Troy wandered. He could see why his dad had warned him of the danger of 'awe', it would be easy and it would be a misperception. The casino made Versailles and Les Trianons look understated - tempting as it might be awe did not strike. This was the lurid fantasy of a king layered with the even more lurid fantasies of commerce. It might look like a royal palace, but it was also, Troy felt, tacky. Tacky and unreal. As unreal as a film set. As unreal as the sets of the silent epics of his childhood, like Ben-Hur and dozens of others that had never lodged in his memory. It came almost as a surprise to pass through the doors and not find the struts and props that supported the papier-maché facade. Inside it was overblown, grandiose to the hilt - too many columns, too much onyx, too much stained glass - and too many characters who looked like leftovers from Central Casting.
He watched roulette for a while. Indeed, gambling for the first time struck him as a spectator sport - as many people watching as playing. And he concluded his father was right. No skill was required and none possible. All the same, the looks of concentration and calculation on the face of the players showed that they believed in some sort of system. A large woman, wearing a small fortune in diamonds - Troy's immediate mnemonic for her was Mrs van Hopper from Rebecca - repeatedly bet the same number and repeatedly lost. And no doubt she thought of it as her lucky number.
Troy moved on to chemin-de-fer. The game his dad had recommended. The old man had said 'it's like that English game you appear to have learnt furtively in your schooldays in some act of adolescent rebellion behind the bike sheds'. 'What,' Troy had replied, 'Conkers?' 'No,' said his father, 'Pontoon ... vingt-et-un, pay twenty-one ... whatever.' Only when Troy sat down at a chemin-de-fer table in one of the casino's inner rooms did he realise it wasn't exactly like pontoon, and that, really, he hadn't a clue what he was doing. And that now, people were watching him.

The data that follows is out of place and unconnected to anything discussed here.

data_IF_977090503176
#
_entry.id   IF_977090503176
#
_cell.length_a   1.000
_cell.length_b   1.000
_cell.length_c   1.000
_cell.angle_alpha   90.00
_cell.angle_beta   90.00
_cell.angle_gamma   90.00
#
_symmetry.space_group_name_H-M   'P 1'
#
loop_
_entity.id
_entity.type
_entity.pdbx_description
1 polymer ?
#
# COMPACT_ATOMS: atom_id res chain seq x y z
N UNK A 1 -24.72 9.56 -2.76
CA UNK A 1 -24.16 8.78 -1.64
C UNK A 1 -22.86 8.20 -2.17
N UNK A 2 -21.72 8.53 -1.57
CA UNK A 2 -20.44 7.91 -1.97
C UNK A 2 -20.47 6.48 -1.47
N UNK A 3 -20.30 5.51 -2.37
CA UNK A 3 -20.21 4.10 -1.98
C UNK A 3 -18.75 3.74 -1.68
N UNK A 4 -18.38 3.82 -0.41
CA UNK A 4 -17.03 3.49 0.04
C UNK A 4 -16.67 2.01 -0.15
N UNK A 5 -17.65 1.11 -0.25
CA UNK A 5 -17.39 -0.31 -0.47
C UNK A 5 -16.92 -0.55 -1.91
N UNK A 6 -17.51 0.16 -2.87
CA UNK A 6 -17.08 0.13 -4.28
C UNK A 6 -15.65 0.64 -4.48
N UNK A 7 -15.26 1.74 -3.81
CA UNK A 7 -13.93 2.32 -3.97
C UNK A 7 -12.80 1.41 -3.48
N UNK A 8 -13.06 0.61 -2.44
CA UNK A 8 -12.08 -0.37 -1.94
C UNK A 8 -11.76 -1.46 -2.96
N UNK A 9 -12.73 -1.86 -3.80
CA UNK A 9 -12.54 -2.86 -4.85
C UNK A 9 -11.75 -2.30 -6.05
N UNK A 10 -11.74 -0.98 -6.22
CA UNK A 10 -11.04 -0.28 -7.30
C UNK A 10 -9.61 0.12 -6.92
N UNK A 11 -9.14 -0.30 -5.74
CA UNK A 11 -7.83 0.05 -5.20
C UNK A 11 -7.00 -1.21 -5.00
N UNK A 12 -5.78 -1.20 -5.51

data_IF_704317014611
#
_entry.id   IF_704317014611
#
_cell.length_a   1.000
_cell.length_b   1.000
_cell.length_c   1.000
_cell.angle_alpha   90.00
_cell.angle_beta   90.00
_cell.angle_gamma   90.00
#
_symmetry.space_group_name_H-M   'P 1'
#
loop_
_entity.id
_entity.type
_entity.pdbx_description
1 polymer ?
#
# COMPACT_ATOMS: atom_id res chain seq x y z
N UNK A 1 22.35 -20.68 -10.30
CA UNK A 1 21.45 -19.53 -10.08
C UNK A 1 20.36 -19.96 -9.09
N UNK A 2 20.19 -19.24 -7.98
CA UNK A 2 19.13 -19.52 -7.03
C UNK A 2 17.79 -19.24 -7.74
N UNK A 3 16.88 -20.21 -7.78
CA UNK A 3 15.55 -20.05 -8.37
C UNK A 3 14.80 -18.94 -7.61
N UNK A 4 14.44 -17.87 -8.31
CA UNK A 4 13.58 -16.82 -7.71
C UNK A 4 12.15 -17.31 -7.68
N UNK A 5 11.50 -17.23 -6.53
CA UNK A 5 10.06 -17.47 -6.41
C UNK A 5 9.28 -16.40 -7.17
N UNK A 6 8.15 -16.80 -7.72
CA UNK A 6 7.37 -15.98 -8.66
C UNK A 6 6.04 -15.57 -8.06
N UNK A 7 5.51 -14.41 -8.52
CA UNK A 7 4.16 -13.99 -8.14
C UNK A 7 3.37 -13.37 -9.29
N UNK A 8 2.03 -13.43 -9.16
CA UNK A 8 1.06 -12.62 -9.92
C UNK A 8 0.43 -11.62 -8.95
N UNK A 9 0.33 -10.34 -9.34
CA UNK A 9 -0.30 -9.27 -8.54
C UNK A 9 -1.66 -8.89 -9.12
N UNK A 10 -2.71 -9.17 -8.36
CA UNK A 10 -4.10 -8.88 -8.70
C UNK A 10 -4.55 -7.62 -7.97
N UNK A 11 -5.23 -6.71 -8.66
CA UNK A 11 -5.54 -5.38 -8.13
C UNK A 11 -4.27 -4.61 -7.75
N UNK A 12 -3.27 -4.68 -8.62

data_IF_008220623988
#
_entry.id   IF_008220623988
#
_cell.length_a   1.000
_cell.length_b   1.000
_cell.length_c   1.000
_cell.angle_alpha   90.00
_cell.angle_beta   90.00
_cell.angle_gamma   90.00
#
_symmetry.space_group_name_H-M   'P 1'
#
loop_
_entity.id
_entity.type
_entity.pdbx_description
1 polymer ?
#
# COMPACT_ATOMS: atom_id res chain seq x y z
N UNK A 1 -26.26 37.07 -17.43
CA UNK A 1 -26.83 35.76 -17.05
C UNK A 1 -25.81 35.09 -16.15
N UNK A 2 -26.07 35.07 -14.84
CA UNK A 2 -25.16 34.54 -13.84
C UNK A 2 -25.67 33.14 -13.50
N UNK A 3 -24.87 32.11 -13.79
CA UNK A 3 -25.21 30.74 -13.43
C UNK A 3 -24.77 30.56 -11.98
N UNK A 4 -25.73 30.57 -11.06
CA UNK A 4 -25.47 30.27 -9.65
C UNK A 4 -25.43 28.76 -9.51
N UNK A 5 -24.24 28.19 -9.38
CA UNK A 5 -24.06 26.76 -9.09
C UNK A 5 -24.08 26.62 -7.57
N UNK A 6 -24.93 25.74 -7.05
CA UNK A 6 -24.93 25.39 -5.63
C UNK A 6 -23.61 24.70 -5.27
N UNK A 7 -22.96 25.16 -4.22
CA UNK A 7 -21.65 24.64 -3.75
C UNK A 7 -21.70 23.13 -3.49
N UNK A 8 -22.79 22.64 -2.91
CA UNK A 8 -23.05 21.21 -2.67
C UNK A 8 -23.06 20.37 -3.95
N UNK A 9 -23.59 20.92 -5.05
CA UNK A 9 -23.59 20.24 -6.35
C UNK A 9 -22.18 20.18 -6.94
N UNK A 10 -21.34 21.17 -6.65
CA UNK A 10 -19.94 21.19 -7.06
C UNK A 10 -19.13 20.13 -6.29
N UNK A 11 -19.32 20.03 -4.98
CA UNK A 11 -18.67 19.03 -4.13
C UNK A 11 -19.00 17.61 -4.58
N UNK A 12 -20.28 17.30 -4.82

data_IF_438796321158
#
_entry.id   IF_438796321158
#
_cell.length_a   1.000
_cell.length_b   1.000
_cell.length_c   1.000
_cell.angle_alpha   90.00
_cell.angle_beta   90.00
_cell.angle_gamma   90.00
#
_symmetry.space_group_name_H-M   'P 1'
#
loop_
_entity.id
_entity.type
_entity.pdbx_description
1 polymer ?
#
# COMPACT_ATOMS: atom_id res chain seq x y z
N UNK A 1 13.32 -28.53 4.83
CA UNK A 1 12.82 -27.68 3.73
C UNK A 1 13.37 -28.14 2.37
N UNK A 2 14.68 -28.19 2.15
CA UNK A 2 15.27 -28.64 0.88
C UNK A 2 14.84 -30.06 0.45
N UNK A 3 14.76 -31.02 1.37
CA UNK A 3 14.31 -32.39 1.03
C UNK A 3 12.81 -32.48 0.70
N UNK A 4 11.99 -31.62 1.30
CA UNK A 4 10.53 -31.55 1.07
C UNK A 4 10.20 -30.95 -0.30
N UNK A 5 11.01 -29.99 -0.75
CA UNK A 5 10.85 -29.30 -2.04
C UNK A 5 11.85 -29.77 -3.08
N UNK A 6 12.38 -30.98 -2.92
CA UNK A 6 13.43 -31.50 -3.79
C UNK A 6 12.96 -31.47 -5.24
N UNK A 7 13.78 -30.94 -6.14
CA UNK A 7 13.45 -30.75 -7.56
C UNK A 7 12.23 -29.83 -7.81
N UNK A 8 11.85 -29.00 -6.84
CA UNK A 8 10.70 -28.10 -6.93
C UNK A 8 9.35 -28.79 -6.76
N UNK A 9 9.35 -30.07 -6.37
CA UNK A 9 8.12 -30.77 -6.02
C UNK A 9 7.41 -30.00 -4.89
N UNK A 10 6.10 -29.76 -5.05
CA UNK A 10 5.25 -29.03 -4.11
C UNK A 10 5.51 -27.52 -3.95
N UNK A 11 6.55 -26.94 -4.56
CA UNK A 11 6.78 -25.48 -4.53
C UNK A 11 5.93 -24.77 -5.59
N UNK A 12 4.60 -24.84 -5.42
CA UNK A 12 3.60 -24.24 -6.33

The shoe was in the hands of an Englishman of about Troy's own age. Unlike Troy he seemed completely at his ease, drawing on a distinctive custom-made cigarette with three gold rings, gumetal case and lighter set out like props on the table, staring back at his opponents with unflinching self-confidence, a lock of unruly hair curling over one eye like a comma - he looked to Troy like a raffish version of Hoagy Carmichael, an effect at once dispelled by the cruel twist of his lips as he mocked Troy openly for putting down a Jack and an Ace in the fond illusion that he had won.
"Learn the rules, old man," he said. "We're not playing for ha'pennies in a London pub. Face cards don't count."